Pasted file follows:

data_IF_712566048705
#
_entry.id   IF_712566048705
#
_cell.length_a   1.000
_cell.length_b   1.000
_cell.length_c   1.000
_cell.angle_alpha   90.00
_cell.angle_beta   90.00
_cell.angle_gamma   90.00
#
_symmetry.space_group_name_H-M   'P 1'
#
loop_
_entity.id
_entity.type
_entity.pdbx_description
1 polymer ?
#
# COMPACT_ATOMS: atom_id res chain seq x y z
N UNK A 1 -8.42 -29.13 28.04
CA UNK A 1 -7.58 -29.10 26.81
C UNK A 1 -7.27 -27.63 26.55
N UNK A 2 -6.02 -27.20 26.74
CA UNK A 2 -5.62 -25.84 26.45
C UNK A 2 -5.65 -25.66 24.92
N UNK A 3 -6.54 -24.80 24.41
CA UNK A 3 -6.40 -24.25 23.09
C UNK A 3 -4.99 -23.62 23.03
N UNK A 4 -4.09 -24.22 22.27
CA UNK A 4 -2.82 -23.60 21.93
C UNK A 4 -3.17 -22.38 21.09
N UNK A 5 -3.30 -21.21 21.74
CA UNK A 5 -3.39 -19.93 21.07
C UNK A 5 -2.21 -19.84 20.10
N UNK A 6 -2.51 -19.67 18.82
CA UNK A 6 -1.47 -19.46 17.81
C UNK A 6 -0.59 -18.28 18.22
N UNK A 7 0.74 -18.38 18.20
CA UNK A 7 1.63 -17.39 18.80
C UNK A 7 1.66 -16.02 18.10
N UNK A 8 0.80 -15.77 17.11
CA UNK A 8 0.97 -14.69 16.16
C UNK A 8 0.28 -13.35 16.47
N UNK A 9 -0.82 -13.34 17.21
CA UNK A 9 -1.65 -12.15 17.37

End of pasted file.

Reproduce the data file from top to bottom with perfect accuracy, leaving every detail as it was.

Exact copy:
data_IF_712566048705
#
_entry.id   IF_712566048705
#
_cell.length_a   1.000
_cell.length_b   1.000
_cell.length_c   1.000
_cell.angle_alpha   90.00
_cell.angle_beta   90.00
_cell.angle_gamma   90.00
#
_symmetry.space_group_name_H-M   'P 1'
#
loop_
_entity.id
_entity.type
_entity.pdbx_description
1 polymer ?
#
# COMPACT_ATOMS: atom_id res chain seq x y z
N UNK A 1 -8.42 -29.13 28.04
CA UNK A 1 -7.58 -29.10 26.81
C UNK A 1 -7.27 -27.63 26.55
N UNK A 2 -6.02 -27.20 26.74
CA UNK A 2 -5.62 -25.84 26.45
C UNK A 2 -5.65 -25.66 24.92
N UNK A 3 -6.54 -24.80 24.41
CA UNK A 3 -6.40 -24.25 23.09
C UNK A 3 -4.99 -23.62 23.03
N UNK A 4 -4.09 -24.22 22.27
CA UNK A 4 -2.82 -23.60 21.93
C UNK A 4 -3.17 -22.38 21.09
N UNK A 5 -3.30 -21.21 21.74
CA UNK A 5 -3.39 -19.93 21.07
C UNK A 5 -2.21 -19.84 20.10
N UNK A 6 -2.51 -19.67 18.82
CA UNK A 6 -1.47 -19.46 17.81
C UNK A 6 -0.59 -18.28 18.22
N UNK A 7 0.74 -18.38 18.20
CA UNK A 7 1.63 -17.39 18.80
C UNK A 7 1.66 -16.02 18.10
N UNK A 8 0.80 -15.77 17.11
CA UNK A 8 0.97 -14.69 16.16
C UNK A 8 0.28 -13.35 16.47
N UNK A 9 -0.82 -13.34 17.21
CA UNK A 9 -1.65 -12.15 17.37